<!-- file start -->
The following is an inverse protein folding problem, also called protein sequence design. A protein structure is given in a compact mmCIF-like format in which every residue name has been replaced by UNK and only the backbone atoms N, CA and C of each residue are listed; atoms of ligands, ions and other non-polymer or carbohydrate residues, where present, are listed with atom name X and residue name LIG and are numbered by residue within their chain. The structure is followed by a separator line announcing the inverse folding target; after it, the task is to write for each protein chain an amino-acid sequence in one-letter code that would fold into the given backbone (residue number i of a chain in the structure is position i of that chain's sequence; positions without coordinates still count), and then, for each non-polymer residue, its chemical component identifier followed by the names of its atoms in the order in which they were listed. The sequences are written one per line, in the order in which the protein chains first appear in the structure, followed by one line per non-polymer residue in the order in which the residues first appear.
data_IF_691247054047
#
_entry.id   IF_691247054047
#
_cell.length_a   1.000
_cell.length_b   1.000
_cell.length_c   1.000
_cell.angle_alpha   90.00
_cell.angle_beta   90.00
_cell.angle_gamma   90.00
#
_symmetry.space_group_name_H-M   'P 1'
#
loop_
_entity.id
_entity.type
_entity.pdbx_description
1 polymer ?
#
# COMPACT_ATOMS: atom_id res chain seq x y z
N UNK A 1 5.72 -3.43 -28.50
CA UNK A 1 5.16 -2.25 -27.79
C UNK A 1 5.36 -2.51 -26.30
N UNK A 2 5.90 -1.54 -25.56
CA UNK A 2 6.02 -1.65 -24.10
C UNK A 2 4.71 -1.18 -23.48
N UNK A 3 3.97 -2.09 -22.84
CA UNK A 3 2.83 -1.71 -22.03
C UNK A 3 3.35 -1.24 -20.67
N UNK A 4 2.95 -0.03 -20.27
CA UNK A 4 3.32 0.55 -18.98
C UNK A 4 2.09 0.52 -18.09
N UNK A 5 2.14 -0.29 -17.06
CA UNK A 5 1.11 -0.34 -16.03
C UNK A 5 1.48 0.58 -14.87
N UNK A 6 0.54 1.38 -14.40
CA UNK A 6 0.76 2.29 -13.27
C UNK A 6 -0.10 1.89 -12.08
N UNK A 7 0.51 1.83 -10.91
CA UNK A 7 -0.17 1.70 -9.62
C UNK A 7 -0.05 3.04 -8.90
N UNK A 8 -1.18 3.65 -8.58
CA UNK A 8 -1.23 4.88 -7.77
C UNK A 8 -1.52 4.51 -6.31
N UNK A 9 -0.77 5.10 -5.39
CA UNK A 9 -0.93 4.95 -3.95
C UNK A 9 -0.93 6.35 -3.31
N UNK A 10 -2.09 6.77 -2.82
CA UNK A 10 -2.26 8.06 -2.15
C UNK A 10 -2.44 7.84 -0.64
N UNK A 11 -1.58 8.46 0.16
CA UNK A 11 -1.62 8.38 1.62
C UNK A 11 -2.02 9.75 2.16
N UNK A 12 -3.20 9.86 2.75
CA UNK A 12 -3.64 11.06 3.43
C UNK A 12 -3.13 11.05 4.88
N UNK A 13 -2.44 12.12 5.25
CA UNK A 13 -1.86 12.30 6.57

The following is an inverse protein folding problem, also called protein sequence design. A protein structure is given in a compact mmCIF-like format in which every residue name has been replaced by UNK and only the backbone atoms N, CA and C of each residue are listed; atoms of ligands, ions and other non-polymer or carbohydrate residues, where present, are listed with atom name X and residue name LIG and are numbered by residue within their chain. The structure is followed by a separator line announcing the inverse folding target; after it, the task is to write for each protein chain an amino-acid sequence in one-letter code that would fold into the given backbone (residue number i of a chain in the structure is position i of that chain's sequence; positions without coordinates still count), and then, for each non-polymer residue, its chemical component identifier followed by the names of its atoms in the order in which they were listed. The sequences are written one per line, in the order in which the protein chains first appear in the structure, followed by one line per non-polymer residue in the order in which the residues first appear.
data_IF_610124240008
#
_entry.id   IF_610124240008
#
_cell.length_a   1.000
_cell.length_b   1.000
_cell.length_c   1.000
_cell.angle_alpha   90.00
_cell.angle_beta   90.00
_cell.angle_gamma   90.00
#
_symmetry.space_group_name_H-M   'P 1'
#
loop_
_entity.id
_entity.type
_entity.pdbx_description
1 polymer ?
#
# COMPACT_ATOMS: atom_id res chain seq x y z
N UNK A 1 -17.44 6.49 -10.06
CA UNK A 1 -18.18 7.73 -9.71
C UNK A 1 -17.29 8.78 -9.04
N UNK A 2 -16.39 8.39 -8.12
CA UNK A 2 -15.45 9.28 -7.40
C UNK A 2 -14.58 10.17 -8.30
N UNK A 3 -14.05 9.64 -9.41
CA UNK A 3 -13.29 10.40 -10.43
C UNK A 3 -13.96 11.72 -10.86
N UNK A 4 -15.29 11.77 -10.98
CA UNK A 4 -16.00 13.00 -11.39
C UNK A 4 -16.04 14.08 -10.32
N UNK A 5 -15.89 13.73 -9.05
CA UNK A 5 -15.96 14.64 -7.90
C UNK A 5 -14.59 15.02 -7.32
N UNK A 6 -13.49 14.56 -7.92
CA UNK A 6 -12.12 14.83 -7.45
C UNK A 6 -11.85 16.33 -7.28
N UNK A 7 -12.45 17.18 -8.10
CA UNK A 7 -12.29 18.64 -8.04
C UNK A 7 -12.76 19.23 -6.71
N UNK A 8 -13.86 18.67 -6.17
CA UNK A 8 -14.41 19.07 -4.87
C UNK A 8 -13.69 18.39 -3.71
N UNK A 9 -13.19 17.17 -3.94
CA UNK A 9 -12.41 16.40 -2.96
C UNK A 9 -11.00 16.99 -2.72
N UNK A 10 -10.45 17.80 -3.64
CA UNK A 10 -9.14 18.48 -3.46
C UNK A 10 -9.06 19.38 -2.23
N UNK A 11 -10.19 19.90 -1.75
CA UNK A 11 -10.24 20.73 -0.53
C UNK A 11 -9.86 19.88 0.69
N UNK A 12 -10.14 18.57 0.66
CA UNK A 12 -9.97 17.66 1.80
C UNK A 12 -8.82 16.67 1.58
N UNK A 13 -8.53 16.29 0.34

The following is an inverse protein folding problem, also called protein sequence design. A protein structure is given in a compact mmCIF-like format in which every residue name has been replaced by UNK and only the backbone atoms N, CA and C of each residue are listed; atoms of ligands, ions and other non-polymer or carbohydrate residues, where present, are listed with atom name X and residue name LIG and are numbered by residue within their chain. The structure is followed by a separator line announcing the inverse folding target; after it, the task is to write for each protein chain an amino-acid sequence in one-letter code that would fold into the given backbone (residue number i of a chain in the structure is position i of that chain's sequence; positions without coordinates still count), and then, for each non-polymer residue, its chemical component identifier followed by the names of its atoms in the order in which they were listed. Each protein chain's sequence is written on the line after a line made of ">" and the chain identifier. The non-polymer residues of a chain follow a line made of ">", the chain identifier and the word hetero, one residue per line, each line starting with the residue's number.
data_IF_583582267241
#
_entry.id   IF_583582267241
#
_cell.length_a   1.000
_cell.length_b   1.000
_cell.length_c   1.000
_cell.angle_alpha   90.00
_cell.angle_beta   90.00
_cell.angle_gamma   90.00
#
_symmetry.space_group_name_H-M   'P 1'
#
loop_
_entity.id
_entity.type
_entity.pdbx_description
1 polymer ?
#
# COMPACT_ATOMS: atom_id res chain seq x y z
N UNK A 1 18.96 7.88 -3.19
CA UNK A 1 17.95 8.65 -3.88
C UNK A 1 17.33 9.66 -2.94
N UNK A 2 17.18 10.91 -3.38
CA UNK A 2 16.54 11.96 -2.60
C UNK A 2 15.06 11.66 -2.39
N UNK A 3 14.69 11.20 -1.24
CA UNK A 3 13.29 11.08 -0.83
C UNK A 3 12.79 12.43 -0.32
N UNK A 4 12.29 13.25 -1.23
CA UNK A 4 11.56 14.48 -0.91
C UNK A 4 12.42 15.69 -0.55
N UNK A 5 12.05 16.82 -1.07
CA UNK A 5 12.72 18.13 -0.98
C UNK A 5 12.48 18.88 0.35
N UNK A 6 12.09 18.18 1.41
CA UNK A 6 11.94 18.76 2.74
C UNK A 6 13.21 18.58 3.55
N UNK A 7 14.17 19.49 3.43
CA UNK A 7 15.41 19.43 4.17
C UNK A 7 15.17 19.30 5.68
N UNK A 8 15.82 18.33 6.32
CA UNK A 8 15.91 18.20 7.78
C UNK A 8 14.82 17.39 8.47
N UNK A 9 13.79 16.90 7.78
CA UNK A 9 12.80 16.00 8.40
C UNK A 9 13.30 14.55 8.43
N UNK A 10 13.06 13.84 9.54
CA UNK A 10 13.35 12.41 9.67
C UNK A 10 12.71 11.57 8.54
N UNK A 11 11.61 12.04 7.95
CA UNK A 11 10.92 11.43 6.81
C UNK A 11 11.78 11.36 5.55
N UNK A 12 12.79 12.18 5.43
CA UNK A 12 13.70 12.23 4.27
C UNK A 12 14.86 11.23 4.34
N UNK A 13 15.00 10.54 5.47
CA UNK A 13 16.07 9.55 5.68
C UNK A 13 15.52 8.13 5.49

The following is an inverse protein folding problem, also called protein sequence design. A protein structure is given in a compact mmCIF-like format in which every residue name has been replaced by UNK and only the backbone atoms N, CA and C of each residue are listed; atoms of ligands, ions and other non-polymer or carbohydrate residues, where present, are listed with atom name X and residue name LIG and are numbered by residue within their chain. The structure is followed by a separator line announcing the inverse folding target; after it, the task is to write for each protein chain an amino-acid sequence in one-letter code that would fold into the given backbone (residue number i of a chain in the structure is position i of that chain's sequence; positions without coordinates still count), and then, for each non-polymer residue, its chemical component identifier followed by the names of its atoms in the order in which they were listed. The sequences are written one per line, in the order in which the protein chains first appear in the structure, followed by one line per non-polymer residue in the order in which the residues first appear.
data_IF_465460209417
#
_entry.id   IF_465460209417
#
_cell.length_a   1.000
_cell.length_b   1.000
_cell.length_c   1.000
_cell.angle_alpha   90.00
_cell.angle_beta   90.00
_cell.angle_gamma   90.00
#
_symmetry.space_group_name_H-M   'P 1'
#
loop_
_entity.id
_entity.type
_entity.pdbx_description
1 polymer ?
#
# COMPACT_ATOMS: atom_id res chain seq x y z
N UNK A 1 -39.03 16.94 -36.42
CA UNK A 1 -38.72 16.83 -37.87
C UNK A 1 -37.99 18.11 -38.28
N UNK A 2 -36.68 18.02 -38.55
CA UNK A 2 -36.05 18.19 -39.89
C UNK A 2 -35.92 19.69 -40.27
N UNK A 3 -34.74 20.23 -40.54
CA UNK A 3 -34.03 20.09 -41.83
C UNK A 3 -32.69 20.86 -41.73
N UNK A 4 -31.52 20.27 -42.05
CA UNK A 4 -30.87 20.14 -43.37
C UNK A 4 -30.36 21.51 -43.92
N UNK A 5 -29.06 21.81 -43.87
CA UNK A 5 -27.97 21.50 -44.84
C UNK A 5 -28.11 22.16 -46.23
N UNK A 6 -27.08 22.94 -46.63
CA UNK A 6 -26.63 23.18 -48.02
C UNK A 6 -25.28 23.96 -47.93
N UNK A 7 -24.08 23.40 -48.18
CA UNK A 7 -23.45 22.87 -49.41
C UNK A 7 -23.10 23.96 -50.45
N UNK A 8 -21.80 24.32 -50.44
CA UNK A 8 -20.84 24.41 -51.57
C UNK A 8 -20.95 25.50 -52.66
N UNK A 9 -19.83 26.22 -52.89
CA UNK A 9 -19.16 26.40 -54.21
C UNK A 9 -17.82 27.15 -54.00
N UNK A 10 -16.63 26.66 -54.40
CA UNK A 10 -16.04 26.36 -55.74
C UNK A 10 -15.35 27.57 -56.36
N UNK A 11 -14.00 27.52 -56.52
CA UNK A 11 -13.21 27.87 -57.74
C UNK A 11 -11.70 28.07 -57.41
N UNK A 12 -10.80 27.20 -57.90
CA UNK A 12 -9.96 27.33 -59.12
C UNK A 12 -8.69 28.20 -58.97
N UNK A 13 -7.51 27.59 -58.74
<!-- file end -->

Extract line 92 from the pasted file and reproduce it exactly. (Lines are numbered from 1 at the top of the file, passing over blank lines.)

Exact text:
C UNK A 4 -16.04 14.08 -10.32